“How do you make money on a loss?” asks longtime Wall Street broker (and part-time Larry King impersonator) Louis Zabel, played with impressive gravitas by Frank Langella. This question drives much of the stock-market intrigue in Wall Street: Money Never Sleeps, an entertaining but unexceptional sequel to the iconic 1987 original.

The movie opens with Gordon Gekko’s (Michael Douglas) release from prison, in the immediate aftermath of the September 11th attacks. (Never let it be said that director/producer Oliver Stone is a friend of subtlety. The film also features imagery of children’s bubbles floating into the sky in slow motion, dominos falling, and Goya’s painting of Saturn biting the head off his son.) It cuts, almost immediately, to 2008, using the market crash as a backdrop for a story that combines the main beats of the first film with a melodramatic romance featuring reluctant hero Jake (Shia LaBeouf) and Winnie Gekko (Carey Mulligan), Gordon’s daughter.

The machinations of the crash are compelling if oversimplified — the screenplay by Allan Loeb and Stephen Schiff would have us believe everything occurred because of personal pissing matches between powerful, Gekko-esque banking titans — but this material takes a backseat to the romance and Gekko family drama. See, Gordon has reformed himself (publishing a book called Is Greed Good?, which purports to expose all the dirty tricks on Wall Street) and wants to reenter her live, but Winnie won’t have anything to do with him. More than any of the other bad things she’s learned about him, Winnie blames Gordon’s not being there to prevent the heroin-overdose death of her brother. Keep in mind, none of these people are referenced in the first film. In fact, I watched the original last year, and I don’t even recall Gordon mentioning that he has a family. Not that expanding Gordon’s character is a bad thing; I just felt like the frequent references to offscreen events involving characters we’ve never met or heard of does a disservice to the contemporary story — especially because much of it sounds more interesting than Jake and Winnie arguing about Gordon.

The good stuff in the movie comes from Jake’s attempts to ingratiate himself on Gordon. Jake is a trader for a firm whose collapse was engineered by Bretton James (Josh Brolin), who coincidentally had a lot to do with Gordon’s lengthy prison sentence (even though he, like Gordon’s family, never appears in the first film, and Charlie Sheen’s Bud Fox character is downplayed and dismissed in a few sentences). Jake teams with Gordon to enter Bretton’s inner circle and take him down. Many of the tricks he uses mirror those used by Bud in the first film, which offers nice symmetry without providing anything new. On the other hand, Jake’s motives for taking down Bretton are much more interesting and complex than Bud’s, but I won’t spoil them.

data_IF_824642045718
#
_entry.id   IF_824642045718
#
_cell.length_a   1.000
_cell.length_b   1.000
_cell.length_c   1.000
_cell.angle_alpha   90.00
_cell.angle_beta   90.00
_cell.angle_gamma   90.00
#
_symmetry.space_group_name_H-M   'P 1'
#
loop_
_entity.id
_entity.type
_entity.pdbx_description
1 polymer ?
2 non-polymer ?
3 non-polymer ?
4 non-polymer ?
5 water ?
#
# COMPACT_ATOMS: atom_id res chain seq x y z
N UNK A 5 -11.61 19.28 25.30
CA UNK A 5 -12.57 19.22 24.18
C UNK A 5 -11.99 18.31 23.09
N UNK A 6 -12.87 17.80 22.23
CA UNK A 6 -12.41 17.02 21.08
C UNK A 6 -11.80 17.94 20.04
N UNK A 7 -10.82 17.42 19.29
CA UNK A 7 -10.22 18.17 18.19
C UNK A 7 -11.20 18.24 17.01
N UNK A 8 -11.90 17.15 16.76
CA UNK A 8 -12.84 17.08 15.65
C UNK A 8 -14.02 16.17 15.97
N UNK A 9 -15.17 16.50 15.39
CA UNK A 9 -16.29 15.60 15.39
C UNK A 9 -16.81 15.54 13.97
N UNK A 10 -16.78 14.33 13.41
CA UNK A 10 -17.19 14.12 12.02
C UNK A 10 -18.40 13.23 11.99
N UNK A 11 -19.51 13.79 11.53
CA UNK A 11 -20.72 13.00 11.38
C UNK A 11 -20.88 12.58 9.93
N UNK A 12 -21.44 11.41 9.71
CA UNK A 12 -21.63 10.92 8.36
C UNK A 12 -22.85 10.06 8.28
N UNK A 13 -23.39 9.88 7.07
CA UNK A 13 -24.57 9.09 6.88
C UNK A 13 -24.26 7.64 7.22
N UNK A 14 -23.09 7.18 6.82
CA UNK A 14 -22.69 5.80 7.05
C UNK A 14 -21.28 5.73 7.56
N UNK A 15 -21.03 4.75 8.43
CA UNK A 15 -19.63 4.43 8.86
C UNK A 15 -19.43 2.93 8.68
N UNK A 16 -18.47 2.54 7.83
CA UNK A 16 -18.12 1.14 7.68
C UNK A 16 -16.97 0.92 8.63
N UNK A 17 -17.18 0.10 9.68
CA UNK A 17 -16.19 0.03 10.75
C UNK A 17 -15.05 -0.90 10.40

It’s a combination of writing and acting that prevent the central relationship from really working. Every actor turns in a great performance — Frank Langella as a principled relic from another era, Josh Brolin as a cigar-chomping sociopath, Eli Wallach as an older-than-dirt banker who inspires more fear in those surrounding him than any man that frail should, Susan Sarandon as Jake’s sleazy real-estate agent mother, and Douglas reprising his Oscar-winning role — except the two who form the core of the story, LaBeouf and Mulligan. They’re not bad, but nothing about their relationship is dramatically engaging, and they’re not up to the challenge of taking a badly written romance and making it into something palpable or sincere. They’re just…there, playing out the mind-numbing melodrama with competence, but without the spark or enthusiasm they need to overcome the screenplay’s problems.

Stone bears some of the responsibility, as well. In his heyday in the ’80s and ’90s, he made a string of bombastic, fearless, histrionic films that are eminently watchable despite being largely ridiculous. They came from a place of clear passion, and obviously that passion is gone. Since U Turn, his films have lost the same spark LaBeouf and Mulligan lack. I’d hoped returning to earlier subject matter would have brought back some of the energy and enthusiasm of his older films, but that’s not the case here, and Wall Street: Money Never Sleeps is worse for it.

All that said, this film is no abomination. It runs about twenty minutes longer than it should (and man did I feel it in those final twenty minutes), but it’s pretty entertaining for most of its runtime. It’s worth a rental for the good performances but not especially memorable or insightful.

D. B. Bates is a freelance script reader and writer.

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